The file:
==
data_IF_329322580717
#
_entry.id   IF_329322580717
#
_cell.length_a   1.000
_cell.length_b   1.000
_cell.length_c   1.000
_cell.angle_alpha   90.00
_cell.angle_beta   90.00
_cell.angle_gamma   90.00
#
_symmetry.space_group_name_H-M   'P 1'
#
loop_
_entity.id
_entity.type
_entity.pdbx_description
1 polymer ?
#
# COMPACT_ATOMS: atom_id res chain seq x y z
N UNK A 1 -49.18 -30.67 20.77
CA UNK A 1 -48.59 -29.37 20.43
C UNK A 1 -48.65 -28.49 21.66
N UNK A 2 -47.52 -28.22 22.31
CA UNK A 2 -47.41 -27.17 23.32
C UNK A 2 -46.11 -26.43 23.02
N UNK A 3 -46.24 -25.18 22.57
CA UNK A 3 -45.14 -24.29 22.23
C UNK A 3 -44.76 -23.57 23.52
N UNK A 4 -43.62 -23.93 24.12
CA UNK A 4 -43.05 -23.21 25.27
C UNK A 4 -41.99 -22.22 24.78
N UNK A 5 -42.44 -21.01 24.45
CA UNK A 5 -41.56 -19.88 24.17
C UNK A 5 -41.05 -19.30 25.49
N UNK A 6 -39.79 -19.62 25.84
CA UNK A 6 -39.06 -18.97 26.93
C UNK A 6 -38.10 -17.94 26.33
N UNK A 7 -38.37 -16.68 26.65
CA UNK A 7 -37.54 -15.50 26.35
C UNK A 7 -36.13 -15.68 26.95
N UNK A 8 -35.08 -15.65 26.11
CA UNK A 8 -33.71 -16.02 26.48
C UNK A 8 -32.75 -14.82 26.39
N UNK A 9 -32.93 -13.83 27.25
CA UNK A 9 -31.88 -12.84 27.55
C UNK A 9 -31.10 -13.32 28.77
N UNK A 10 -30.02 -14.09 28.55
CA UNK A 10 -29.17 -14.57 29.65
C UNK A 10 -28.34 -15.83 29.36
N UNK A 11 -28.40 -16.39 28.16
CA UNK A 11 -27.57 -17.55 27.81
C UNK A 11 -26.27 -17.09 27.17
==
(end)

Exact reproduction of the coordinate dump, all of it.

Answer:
data_IF_329322580717
#
_entry.id   IF_329322580717
#
_cell.length_a   1.000
_cell.length_b   1.000
_cell.length_c   1.000
_cell.angle_alpha   90.00
_cell.angle_beta   90.00
_cell.angle_gamma   90.00
#
_symmetry.space_group_name_H-M   'P 1'
#
loop_
_entity.id
_entity.type
_entity.pdbx_description
1 polymer ?
#
# COMPACT_ATOMS: atom_id res chain seq x y z
N UNK A 1 -49.18 -30.67 20.77
CA UNK A 1 -48.59 -29.37 20.43
C UNK A 1 -48.65 -28.49 21.66
N UNK A 2 -47.52 -28.22 22.31
CA UNK A 2 -47.41 -27.17 23.32
C UNK A 2 -46.11 -26.43 23.02
N UNK A 3 -46.24 -25.18 22.57
CA UNK A 3 -45.14 -24.29 22.23
C UNK A 3 -44.76 -23.57 23.52
N UNK A 4 -43.62 -23.93 24.12
CA UNK A 4 -43.05 -23.21 25.27
C UNK A 4 -41.99 -22.22 24.78
N UNK A 5 -42.44 -21.01 24.45
CA UNK A 5 -41.56 -19.88 24.17
C UNK A 5 -41.05 -19.30 25.49
N UNK A 6 -39.79 -19.62 25.84
CA UNK A 6 -39.06 -18.97 26.93
C UNK A 6 -38.10 -17.94 26.33
N UNK A 7 -38.37 -16.68 26.65
CA UNK A 7 -37.54 -15.50 26.35
C UNK A 7 -36.13 -15.68 26.95
N UNK A 8 -35.08 -15.65 26.11
CA UNK A 8 -33.71 -16.02 26.48
C UNK A 8 -32.75 -14.82 26.39
N UNK A 9 -32.93 -13.83 27.25
CA UNK A 9 -31.88 -12.84 27.55
C UNK A 9 -31.10 -13.32 28.77
N UNK A 10 -30.02 -14.09 28.55
CA UNK A 10 -29.17 -14.57 29.65
C UNK A 10 -28.34 -15.83 29.36
N UNK A 11 -28.40 -16.39 28.16
CA UNK A 11 -27.57 -17.55 27.81
C UNK A 11 -26.27 -17.09 27.17